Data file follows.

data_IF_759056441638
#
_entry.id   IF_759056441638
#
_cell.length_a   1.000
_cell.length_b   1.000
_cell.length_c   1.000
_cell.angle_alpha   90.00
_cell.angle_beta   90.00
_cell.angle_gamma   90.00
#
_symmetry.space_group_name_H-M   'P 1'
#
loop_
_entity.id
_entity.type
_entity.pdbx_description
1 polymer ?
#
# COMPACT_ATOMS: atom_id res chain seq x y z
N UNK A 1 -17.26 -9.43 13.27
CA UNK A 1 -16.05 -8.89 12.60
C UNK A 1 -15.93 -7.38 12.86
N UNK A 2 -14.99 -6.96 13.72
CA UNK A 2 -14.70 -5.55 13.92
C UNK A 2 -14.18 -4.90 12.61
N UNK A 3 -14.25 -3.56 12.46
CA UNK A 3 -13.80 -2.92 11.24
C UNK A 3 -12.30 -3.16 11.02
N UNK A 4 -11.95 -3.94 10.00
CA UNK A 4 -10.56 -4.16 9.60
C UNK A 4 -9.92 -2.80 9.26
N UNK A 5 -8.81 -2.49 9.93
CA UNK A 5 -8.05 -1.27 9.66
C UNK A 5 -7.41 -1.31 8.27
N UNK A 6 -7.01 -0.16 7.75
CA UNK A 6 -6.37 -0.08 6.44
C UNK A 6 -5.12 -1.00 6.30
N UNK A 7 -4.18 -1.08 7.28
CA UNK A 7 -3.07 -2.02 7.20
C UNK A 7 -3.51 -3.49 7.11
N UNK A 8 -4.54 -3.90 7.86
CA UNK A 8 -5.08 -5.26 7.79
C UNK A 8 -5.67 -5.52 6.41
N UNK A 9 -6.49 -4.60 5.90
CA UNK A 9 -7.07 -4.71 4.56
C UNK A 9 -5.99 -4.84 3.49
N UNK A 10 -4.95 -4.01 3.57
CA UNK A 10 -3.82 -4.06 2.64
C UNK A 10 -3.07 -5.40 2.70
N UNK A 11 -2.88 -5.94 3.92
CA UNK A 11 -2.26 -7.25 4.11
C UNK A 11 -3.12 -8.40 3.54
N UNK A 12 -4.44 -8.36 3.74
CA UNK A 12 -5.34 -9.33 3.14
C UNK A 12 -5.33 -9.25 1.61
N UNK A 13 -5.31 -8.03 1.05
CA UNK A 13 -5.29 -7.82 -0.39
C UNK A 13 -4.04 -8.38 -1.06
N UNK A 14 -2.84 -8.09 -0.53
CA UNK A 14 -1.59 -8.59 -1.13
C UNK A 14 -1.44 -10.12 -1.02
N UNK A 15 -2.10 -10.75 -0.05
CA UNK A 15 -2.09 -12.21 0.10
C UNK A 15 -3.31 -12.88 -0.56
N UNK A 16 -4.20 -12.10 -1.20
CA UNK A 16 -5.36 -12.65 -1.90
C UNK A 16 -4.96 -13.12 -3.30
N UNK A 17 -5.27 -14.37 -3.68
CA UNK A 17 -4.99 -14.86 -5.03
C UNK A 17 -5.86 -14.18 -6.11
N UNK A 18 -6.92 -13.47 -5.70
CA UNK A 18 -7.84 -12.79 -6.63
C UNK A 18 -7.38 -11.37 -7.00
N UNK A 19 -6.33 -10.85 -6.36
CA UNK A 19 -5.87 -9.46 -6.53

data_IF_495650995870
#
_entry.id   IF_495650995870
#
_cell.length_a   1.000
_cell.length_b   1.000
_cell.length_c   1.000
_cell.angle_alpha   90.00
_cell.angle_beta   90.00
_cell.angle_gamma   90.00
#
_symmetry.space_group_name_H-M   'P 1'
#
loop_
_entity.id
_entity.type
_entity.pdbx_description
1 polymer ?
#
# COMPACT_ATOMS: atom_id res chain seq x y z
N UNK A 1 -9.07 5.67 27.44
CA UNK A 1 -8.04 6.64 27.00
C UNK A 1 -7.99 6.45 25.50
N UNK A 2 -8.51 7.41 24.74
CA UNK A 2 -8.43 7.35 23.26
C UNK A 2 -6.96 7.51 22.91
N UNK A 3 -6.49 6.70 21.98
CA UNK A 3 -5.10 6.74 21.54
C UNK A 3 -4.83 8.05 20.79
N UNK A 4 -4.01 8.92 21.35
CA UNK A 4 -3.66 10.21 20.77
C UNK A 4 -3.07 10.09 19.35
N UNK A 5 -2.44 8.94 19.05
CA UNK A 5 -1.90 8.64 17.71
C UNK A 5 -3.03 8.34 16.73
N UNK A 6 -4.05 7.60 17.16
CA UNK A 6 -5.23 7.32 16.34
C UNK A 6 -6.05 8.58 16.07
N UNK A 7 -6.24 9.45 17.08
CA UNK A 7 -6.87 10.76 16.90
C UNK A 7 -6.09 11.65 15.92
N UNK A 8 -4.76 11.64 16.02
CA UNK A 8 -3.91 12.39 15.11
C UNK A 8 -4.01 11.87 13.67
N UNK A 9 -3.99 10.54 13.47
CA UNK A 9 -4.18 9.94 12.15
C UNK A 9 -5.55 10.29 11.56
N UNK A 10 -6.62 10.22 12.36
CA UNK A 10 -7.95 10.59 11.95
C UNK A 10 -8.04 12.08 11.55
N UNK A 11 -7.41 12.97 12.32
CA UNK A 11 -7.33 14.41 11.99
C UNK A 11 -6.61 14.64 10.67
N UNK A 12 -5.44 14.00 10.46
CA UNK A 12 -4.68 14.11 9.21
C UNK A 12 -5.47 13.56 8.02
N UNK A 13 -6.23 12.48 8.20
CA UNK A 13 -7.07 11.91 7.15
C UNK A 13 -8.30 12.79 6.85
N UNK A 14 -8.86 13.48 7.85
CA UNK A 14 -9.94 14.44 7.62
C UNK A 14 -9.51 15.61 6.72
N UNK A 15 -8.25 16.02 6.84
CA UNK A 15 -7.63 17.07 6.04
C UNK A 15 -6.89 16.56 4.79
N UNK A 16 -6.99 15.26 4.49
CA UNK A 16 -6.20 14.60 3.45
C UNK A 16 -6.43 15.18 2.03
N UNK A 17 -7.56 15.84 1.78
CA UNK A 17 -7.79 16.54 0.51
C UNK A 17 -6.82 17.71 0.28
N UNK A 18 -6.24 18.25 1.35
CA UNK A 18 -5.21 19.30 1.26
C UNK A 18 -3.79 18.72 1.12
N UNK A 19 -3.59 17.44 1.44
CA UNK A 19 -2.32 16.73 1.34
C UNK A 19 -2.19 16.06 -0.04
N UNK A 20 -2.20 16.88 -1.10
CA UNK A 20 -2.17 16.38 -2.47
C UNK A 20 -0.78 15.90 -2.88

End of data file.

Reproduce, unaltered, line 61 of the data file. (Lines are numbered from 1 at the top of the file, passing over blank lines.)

CA UNK A 14 -1.59 -8.59 -1.13